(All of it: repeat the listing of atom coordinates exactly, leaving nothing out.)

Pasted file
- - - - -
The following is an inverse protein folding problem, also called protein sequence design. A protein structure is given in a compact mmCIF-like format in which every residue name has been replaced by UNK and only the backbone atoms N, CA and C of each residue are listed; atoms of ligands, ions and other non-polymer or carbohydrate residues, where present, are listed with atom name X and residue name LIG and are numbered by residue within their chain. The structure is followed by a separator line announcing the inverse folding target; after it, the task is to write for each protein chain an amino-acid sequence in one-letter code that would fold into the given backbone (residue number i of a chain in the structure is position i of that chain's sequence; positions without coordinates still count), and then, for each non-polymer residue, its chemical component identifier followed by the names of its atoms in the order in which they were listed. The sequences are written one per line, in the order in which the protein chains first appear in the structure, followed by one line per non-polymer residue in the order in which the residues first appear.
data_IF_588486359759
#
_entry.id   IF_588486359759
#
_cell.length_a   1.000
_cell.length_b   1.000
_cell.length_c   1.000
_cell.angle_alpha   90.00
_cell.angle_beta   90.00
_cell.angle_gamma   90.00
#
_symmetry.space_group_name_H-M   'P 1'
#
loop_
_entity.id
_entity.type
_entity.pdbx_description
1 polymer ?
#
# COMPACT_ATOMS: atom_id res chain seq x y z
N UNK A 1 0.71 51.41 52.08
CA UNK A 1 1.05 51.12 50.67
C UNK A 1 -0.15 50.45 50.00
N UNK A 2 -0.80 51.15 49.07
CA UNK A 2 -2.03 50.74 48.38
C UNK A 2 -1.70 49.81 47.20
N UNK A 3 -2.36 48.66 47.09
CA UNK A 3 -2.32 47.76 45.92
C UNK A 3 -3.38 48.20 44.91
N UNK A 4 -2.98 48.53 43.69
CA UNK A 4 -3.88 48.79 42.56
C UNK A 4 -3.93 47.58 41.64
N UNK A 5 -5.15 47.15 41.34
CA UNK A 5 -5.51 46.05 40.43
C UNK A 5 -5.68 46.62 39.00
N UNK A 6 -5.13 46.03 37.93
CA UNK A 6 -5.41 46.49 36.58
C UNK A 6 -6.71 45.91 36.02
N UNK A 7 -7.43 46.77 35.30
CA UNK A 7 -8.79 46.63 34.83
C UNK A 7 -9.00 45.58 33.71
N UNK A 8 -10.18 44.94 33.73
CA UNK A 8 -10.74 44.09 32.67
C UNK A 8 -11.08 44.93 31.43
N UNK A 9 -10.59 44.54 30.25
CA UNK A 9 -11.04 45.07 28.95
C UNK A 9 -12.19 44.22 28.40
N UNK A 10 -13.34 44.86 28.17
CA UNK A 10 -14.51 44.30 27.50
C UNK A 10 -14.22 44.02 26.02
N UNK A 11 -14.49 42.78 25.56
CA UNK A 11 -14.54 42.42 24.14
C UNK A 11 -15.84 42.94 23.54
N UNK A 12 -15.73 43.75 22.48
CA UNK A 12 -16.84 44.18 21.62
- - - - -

The following is an inverse protein folding problem, also called protein sequence design. A protein structure is given in a compact mmCIF-like format in which every residue name has been replaced by UNK and only the backbone atoms N, CA and C of each residue are listed; atoms of ligands, ions and other non-polymer or carbohydrate residues, where present, are listed with atom name X and residue name LIG and are numbered by residue within their chain. The structure is followed by a separator line announcing the inverse folding target; after it, the task is to write for each protein chain an amino-acid sequence in one-letter code that would fold into the given backbone (residue number i of a chain in the structure is position i of that chain's sequence; positions without coordinates still count), and then, for each non-polymer residue, its chemical component identifier followed by the names of its atoms in the order in which they were listed. The sequences are written one per line, in the order in which the protein chains first appear in the structure, followed by one line per non-polymer residue in the order in which the residues first appear.
data_IF_588486359759
#
_entry.id   IF_588486359759
#
_cell.length_a   1.000
_cell.length_b   1.000
_cell.length_c   1.000
_cell.angle_alpha   90.00
_cell.angle_beta   90.00
_cell.angle_gamma   90.00
#
_symmetry.space_group_name_H-M   'P 1'
#
loop_
_entity.id
_entity.type
_entity.pdbx_description
1 polymer ?
#
# COMPACT_ATOMS: atom_id res chain seq x y z
N UNK A 1 0.71 51.41 52.08
CA UNK A 1 1.05 51.12 50.67
C UNK A 1 -0.15 50.45 50.00
N UNK A 2 -0.80 51.15 49.07
CA UNK A 2 -2.03 50.74 48.38
C UNK A 2 -1.70 49.81 47.20
N UNK A 3 -2.36 48.66 47.09
CA UNK A 3 -2.32 47.76 45.92
C UNK A 3 -3.38 48.20 44.91
N UNK A 4 -2.98 48.53 43.69
CA UNK A 4 -3.88 48.79 42.56
C UNK A 4 -3.93 47.58 41.64
N UNK A 5 -5.15 47.15 41.34
CA UNK A 5 -5.51 46.05 40.43
C UNK A 5 -5.68 46.62 39.00
N UNK A 6 -5.13 46.03 37.93
CA UNK A 6 -5.41 46.49 36.58
C UNK A 6 -6.71 45.91 36.02
N UNK A 7 -7.43 46.77 35.30
CA UNK A 7 -8.79 46.63 34.83
C UNK A 7 -9.00 45.58 33.71
N UNK A 8 -10.18 44.94 33.73
CA UNK A 8 -10.74 44.09 32.67
C UNK A 8 -11.08 44.93 31.43
N UNK A 9 -10.59 44.54 30.25
CA UNK A 9 -11.04 45.07 28.95
C UNK A 9 -12.19 44.22 28.40
N UNK A 10 -13.34 44.86 28.17
CA UNK A 10 -14.51 44.30 27.50
C UNK A 10 -14.22 44.02 26.02
N UNK A 11 -14.49 42.78 25.56
CA UNK A 11 -14.54 42.42 24.14
C UNK A 11 -15.84 42.94 23.54
N UNK A 12 -15.73 43.75 22.48
CA UNK A 12 -16.84 44.18 21.62